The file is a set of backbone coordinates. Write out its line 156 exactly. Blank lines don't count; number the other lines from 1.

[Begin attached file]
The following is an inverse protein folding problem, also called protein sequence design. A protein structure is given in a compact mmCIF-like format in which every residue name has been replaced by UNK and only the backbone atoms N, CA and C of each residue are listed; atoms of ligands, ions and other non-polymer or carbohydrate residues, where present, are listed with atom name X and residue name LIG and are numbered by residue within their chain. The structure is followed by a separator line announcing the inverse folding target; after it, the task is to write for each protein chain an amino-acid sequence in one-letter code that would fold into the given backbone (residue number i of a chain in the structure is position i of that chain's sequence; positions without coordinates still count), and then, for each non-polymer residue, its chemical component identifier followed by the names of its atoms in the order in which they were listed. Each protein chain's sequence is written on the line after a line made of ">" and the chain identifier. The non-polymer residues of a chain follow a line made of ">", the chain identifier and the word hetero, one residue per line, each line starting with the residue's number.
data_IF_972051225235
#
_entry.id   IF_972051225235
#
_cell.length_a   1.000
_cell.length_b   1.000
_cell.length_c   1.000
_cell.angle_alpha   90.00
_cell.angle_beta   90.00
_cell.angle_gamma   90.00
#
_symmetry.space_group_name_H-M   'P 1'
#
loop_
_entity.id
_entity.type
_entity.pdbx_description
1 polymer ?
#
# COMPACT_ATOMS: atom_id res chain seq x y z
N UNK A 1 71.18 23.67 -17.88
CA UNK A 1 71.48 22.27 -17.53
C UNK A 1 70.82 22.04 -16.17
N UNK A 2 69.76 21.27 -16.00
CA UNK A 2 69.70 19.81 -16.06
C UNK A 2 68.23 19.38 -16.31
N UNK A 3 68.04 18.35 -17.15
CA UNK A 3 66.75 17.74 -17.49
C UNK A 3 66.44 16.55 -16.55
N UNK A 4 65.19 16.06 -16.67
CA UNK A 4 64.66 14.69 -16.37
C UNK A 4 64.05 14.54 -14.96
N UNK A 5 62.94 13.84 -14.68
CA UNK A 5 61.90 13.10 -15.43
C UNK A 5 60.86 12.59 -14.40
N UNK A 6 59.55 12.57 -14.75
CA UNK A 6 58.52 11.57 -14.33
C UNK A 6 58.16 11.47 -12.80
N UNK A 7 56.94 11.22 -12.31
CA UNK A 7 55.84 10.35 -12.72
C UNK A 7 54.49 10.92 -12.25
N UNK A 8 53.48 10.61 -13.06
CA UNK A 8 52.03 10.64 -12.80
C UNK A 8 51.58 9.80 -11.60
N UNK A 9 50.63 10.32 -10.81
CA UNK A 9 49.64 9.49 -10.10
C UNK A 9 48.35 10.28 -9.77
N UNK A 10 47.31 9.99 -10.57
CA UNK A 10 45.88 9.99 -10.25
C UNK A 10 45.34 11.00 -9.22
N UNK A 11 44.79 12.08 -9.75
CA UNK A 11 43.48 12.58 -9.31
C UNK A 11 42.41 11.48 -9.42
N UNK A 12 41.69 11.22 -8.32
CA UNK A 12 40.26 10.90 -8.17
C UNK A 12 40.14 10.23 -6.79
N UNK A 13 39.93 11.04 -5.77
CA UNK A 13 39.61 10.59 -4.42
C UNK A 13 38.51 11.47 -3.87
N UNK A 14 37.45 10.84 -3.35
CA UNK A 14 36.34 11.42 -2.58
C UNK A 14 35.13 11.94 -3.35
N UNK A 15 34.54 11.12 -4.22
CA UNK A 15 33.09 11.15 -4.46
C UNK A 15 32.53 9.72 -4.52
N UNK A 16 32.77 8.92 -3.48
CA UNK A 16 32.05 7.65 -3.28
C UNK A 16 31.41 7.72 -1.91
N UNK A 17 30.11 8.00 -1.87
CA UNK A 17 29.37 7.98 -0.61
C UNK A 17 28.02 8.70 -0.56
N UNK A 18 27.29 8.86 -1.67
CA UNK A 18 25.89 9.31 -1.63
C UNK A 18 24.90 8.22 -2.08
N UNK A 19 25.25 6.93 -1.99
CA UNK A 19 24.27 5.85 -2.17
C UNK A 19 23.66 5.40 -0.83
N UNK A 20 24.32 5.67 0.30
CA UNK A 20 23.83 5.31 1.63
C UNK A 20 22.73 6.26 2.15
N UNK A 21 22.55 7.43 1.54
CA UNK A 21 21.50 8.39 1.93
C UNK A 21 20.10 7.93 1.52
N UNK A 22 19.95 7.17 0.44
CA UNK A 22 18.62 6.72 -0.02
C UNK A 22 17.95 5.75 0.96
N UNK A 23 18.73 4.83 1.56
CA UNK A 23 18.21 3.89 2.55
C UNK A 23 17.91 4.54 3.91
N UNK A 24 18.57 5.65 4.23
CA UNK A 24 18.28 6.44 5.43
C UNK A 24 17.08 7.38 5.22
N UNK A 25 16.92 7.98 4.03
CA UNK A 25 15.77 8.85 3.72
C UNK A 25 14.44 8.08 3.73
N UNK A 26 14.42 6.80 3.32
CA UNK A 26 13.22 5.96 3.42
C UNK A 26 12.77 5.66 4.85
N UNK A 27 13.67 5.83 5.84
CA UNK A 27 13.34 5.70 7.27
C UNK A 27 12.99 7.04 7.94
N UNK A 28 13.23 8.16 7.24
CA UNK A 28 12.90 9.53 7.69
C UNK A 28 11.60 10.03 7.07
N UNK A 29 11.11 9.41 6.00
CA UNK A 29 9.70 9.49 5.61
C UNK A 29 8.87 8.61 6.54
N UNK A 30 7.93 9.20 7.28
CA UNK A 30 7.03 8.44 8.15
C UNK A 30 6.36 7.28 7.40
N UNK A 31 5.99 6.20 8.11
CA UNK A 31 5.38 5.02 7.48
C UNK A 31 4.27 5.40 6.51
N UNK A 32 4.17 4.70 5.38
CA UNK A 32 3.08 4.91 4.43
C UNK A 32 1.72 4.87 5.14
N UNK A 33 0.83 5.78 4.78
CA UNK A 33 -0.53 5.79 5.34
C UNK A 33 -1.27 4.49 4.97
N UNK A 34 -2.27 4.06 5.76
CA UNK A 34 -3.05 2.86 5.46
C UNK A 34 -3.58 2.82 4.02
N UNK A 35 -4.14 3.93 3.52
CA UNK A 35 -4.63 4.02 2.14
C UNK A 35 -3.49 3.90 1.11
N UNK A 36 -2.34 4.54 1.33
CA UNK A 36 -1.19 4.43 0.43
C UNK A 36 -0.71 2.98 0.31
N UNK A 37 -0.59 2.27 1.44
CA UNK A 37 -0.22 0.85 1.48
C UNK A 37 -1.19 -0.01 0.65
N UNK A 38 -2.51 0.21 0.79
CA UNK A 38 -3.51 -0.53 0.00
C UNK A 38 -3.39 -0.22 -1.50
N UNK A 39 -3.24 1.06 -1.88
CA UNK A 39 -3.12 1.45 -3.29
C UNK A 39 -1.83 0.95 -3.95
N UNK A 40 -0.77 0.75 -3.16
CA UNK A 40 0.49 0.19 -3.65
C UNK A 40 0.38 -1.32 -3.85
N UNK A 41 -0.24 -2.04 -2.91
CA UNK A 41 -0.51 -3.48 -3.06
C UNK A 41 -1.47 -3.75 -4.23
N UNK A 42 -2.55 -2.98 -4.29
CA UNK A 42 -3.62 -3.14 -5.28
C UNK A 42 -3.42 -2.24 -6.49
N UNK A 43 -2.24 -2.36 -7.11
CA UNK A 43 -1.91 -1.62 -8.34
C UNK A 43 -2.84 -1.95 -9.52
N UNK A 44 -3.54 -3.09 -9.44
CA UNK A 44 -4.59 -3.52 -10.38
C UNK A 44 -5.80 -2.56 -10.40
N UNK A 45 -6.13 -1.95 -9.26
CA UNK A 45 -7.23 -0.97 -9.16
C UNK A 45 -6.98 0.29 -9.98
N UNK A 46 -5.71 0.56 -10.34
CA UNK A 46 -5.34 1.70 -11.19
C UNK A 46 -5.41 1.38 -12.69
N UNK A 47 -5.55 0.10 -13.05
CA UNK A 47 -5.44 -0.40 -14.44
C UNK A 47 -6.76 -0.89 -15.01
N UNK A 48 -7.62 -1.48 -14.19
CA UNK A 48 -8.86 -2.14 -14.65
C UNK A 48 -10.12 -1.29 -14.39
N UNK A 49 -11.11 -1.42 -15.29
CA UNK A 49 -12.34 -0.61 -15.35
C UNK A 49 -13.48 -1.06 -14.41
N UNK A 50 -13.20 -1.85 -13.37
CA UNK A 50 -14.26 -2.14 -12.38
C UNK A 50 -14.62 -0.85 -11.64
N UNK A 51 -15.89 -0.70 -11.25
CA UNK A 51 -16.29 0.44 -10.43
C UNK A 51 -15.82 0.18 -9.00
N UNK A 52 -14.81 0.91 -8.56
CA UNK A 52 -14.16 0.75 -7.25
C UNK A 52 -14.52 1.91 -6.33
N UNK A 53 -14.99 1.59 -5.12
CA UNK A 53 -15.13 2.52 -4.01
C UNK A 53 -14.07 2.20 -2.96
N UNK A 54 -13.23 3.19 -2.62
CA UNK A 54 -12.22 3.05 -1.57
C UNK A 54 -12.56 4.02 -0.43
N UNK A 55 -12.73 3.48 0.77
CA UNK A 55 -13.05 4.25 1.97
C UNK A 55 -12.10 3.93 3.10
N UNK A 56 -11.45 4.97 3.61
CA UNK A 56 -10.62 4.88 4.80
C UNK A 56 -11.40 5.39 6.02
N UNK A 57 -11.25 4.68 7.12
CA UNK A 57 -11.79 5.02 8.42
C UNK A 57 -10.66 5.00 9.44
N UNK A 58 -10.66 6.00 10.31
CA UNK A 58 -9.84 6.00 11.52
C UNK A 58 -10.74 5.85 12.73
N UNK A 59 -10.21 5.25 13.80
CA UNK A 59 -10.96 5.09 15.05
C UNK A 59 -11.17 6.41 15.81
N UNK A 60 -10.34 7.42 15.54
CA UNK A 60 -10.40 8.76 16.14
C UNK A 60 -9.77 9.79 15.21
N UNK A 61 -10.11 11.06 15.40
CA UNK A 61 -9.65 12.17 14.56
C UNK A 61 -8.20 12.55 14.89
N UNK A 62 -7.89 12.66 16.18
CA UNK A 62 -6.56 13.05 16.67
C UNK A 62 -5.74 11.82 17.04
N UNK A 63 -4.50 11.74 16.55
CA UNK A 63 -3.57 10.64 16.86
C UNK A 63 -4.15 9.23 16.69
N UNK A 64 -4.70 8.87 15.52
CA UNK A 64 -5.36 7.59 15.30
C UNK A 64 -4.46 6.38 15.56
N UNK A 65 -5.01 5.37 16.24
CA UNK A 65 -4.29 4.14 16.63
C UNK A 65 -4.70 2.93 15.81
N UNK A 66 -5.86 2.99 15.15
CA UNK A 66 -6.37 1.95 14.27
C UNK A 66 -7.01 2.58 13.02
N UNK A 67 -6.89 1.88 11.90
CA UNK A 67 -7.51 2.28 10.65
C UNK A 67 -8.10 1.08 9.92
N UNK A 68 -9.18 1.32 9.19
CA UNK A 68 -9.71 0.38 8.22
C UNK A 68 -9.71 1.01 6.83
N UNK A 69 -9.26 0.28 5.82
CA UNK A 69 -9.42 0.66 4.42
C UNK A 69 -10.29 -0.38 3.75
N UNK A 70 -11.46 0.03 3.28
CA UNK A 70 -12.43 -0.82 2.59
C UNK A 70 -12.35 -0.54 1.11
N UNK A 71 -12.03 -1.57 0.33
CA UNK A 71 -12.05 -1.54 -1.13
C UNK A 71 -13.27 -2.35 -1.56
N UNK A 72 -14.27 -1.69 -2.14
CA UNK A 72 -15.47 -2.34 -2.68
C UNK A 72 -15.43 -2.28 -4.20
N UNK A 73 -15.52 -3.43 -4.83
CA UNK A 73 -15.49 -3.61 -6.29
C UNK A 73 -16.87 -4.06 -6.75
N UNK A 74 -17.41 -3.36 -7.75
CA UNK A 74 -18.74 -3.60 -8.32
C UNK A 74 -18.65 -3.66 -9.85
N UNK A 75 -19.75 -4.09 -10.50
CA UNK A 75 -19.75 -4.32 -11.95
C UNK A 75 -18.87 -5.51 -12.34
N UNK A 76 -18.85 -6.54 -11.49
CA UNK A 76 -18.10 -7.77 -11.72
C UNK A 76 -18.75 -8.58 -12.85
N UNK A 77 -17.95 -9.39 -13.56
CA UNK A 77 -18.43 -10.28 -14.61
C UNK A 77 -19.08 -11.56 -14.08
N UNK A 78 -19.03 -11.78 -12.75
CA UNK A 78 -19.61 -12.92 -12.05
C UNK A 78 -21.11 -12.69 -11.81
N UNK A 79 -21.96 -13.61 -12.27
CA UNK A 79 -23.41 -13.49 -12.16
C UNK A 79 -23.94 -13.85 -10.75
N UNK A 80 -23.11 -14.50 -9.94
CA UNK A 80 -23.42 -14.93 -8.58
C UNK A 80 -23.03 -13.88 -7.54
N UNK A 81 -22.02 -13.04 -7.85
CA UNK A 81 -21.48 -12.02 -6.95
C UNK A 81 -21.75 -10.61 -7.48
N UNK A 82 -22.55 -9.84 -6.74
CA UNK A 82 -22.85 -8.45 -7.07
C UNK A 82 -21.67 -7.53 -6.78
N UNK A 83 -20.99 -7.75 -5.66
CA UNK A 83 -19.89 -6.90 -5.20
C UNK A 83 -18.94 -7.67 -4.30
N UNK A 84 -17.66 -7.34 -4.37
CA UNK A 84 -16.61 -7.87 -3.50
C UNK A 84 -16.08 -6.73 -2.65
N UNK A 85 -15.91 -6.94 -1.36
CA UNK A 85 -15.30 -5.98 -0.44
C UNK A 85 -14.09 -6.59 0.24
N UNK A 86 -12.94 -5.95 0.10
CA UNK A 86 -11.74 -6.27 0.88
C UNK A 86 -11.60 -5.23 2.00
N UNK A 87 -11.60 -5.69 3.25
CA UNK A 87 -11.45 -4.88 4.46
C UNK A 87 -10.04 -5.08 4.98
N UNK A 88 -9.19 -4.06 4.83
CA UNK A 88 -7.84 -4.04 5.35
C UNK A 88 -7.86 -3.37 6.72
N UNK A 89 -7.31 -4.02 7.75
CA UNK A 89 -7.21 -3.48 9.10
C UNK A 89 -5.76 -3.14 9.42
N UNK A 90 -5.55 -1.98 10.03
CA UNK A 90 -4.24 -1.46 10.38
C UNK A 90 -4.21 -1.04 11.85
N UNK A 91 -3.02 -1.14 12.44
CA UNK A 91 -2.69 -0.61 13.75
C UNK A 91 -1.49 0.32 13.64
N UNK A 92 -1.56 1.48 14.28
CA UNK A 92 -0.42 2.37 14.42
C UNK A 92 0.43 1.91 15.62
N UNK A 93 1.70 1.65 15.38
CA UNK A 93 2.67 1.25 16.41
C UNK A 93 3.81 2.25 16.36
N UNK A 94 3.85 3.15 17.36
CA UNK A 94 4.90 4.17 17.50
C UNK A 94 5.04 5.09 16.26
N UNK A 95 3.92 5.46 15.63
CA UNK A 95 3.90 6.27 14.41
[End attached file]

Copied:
C UNK A 45 -6.98 0.29 -9.98